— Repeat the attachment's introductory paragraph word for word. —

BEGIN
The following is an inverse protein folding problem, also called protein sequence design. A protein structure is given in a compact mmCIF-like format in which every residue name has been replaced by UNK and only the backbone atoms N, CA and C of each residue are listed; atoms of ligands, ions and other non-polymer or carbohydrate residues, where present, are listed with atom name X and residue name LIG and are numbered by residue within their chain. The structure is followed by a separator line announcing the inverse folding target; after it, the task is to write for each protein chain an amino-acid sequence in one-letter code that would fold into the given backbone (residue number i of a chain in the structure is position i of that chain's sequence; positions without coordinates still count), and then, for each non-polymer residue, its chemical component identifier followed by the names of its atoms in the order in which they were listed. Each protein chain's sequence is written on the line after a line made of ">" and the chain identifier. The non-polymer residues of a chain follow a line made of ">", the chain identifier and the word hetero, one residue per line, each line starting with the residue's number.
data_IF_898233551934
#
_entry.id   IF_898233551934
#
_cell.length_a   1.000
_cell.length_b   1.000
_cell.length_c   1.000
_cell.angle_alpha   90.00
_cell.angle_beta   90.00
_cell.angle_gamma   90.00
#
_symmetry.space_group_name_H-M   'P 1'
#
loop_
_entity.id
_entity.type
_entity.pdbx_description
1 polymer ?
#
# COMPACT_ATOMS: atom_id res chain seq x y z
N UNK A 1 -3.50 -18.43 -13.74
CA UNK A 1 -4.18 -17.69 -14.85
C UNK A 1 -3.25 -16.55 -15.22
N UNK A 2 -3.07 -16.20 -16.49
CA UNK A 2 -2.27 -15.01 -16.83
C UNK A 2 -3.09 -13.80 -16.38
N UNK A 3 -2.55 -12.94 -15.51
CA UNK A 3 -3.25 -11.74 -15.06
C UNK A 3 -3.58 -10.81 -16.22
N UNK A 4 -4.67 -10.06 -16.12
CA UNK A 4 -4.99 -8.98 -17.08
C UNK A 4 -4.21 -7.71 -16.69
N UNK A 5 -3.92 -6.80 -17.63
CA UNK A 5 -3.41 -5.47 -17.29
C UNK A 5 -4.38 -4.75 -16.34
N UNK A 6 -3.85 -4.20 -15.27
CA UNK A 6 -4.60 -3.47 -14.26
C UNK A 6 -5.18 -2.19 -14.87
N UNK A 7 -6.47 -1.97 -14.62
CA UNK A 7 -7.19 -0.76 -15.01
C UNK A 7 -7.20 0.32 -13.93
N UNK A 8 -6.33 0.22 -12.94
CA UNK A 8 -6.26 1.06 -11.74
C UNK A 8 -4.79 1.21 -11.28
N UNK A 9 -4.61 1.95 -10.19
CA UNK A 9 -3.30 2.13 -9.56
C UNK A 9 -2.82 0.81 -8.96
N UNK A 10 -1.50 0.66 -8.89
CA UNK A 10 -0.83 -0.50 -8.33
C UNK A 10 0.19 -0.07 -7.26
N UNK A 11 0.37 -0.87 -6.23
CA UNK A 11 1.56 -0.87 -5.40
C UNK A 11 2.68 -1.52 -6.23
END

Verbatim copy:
The following is an inverse protein folding problem, also called protein sequence design. A protein structure is given in a compact mmCIF-like format in which every residue name has been replaced by UNK and only the backbone atoms N, CA and C of each residue are listed; atoms of ligands, ions and other non-polymer or carbohydrate residues, where present, are listed with atom name X and residue name LIG and are numbered by residue within their chain. The structure is followed by a separator line announcing the inverse folding target; after it, the task is to write for each protein chain an amino-acid sequence in one-letter code that would fold into the given backbone (residue number i of a chain in the structure is position i of that chain's sequence; positions without coordinates still count), and then, for each non-polymer residue, its chemical component identifier followed by the names of its atoms in the order in which they were listed. Each protein chain's sequence is written on the line after a line made of ">" and the chain identifier. The non-polymer residues of a chain follow a line made of ">", the chain identifier and the word hetero, one residue per line, each line starting with the residue's number.